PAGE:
M-commerce accounted for more than two-thirds of Alibaba’s recent $14.3 billion Singles’ Day sales—and companies are taking note. A recent Forrester report estimated that in 2016, more retailers will treat mobile as core to the customer experience.
In “Predictions 2016: The Mobile Revolution Accelerates,” the research firm forecasts that more than 25 percent of companies will use mobile as central to their overall strategy next year, versus only 18 percent in 2015.
It makes sense. Nearly 75 percent of the U.S. population currently owns a smartphone and Forrester predicts that by the end of 2016, 4.8 billion people worldwide will use one.
“And as that number continues to grow, customer-obsessed business leaders have vast opportunities to deliver great customer experiences via mobile,” said Thomas Husson, a vice president and principal analyst serving B2C marketing professionals at Forrester and a lead author on the report.
That’s putting it mildly. When Adobe surveyed more than 4,000 people in the U.S., U.K., France and Germany for its 2015 Mobile Consumer Report, less than half of the respondents said they were satisfied with mobile app and browser experiences.
So, retailers need to step up their mobile-moments game if they want to use smartphones and tablets to help them win, serve and retain customers.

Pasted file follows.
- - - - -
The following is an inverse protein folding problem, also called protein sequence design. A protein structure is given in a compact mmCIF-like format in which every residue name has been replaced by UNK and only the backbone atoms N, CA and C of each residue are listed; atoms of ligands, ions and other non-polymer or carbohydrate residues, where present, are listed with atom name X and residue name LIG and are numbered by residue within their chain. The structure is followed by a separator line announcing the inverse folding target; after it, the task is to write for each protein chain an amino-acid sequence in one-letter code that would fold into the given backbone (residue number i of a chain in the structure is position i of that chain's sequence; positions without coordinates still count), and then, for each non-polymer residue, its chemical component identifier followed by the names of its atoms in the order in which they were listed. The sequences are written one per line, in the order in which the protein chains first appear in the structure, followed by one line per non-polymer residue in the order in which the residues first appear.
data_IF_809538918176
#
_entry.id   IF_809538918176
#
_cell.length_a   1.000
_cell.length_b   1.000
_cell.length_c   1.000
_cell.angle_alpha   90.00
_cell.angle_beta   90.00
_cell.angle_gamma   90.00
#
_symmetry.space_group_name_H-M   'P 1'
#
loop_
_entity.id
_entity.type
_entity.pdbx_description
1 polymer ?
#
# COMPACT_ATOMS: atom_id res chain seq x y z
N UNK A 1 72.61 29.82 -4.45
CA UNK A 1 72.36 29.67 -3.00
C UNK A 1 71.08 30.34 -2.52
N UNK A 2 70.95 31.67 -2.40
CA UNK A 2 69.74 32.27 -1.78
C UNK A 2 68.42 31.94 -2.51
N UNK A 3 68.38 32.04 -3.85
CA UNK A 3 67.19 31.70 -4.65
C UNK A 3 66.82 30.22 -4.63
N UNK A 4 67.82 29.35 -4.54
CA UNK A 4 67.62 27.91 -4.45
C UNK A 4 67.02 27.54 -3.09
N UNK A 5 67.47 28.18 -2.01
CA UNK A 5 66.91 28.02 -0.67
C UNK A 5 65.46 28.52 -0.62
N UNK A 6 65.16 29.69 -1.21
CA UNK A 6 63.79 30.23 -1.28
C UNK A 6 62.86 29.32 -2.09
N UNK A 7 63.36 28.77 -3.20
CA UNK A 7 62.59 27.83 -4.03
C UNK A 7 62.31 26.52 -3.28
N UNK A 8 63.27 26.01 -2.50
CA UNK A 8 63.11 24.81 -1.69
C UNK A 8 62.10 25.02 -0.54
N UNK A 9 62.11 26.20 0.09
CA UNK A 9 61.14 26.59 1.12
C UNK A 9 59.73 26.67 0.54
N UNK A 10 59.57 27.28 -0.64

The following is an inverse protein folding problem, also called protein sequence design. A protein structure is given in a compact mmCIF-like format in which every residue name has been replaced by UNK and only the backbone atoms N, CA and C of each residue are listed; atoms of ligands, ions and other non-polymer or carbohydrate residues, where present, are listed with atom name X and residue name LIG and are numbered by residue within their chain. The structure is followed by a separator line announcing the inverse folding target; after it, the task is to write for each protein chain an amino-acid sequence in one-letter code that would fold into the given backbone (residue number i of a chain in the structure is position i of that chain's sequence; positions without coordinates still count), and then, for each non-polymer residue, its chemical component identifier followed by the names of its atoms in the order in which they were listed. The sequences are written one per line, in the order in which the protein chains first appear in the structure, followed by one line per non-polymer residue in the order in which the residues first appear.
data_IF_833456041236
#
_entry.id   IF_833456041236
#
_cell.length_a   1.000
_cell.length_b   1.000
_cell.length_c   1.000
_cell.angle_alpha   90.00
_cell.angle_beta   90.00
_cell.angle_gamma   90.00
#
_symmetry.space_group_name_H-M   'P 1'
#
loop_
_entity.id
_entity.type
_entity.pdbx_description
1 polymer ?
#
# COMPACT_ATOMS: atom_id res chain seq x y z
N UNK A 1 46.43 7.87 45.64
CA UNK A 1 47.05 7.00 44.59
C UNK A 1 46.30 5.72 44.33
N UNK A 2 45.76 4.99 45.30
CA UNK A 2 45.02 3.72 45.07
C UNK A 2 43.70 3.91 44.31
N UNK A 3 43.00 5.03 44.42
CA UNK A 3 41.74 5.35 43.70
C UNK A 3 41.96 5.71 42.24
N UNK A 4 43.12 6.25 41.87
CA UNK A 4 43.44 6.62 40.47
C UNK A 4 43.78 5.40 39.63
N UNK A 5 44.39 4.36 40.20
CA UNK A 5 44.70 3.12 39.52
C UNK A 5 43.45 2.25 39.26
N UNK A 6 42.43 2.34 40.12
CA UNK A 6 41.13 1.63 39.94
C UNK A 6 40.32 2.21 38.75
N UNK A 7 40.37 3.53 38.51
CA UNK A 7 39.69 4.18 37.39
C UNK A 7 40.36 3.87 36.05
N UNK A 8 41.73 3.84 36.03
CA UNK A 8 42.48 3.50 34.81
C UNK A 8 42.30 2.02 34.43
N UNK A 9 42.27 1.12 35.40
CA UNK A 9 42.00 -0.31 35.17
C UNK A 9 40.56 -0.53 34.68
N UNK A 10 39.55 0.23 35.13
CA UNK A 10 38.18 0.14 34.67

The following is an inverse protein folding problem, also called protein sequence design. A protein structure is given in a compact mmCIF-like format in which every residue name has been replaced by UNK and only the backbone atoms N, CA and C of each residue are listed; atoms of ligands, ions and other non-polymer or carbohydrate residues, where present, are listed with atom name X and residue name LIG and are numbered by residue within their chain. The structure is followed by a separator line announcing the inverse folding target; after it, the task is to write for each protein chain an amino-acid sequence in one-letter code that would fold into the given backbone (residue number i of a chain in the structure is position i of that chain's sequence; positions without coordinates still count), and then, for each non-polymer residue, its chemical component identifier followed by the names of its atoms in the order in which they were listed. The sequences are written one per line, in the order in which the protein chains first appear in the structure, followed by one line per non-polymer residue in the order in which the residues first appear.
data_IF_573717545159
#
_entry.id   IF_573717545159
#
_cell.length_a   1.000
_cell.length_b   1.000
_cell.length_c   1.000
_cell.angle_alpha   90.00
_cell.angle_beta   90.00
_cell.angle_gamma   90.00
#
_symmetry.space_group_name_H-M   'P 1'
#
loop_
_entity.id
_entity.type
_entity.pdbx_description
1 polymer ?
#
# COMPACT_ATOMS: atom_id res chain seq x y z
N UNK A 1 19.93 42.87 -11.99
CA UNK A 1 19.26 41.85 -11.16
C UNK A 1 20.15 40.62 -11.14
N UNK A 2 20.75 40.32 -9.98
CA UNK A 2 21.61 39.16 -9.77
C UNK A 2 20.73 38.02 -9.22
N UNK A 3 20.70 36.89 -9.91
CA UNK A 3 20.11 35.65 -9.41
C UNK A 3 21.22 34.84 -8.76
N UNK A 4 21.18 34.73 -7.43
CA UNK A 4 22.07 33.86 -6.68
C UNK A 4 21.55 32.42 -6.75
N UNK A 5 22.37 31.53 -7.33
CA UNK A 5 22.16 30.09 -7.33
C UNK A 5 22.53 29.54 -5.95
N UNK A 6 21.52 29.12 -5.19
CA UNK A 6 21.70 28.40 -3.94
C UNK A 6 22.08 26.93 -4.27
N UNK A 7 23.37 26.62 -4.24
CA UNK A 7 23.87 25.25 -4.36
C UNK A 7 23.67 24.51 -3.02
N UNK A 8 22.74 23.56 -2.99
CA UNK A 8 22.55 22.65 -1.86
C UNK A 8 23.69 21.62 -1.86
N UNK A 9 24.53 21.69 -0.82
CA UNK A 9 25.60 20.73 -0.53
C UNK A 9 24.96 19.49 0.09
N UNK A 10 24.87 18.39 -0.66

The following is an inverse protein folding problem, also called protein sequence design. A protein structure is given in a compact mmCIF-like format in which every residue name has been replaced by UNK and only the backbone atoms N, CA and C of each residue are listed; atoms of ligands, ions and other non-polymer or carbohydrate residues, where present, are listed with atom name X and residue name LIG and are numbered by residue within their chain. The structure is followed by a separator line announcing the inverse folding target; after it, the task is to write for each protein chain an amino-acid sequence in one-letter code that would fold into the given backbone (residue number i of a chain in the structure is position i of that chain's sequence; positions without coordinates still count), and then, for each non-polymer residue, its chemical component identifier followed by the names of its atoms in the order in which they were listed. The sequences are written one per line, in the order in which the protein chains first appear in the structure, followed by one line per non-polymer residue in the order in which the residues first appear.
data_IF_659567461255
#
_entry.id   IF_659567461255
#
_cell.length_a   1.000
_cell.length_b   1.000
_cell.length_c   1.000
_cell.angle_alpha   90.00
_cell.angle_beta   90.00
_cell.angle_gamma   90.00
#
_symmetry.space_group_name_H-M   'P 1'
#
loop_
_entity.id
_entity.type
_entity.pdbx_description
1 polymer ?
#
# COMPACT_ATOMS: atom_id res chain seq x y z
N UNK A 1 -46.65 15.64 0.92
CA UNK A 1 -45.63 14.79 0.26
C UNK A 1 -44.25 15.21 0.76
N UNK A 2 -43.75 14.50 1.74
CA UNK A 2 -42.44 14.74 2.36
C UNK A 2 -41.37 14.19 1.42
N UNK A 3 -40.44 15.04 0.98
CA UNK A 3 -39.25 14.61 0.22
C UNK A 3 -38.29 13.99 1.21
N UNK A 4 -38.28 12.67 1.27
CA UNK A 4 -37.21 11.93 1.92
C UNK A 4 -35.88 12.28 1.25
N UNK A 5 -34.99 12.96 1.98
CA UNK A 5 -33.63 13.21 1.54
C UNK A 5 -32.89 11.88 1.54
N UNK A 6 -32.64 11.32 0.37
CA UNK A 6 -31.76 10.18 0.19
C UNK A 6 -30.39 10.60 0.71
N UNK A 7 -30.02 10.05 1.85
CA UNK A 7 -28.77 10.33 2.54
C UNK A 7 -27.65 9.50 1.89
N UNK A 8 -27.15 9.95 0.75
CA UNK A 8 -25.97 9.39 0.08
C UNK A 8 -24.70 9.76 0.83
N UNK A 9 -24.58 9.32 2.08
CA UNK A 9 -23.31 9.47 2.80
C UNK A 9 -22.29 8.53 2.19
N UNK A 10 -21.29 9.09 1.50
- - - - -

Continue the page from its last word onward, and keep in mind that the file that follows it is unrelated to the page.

“Many executives believe they should manufacture and own these moments through their native branded iOS or Android apps. While this is, of course, one way to serve their best and most loyal customers, Forrester research found that consumers use fewer apps and concentrate the vast majority of their time in just few apps,” Husson shared, adding that today’s “static” mobile experiences leverage too little consumer context.
“As customer expectations of convenience escalate in 2016, the pressure will be on firms to tap new technologies to serve customers in context where they already are—not where brands find it convenient to serve them,” he continued. “Firms must look to use context both to assemble and deliver experiences dynamically on their own and third-party platforms.”
He pointed out that social networking service WeChat in China and Facebook Messenger in the U.S. offer a much more relevant experience.
Michael Kors is one example of a brand that’s embraced WeChat as a means to connect with shoppers in Asia by integrating commerce and customer care within the messaging app. In addition to offering access to customer service teams through the app for eight hours each day, the platform aims to influence both online and offline retail purchases by offering promotions to spur spending, while also gathering important shopper insight.
“In 2016, these ecosystems will grow as brands look to serve existing customers in context and developers flock to platforms with large audiences,” Husson added.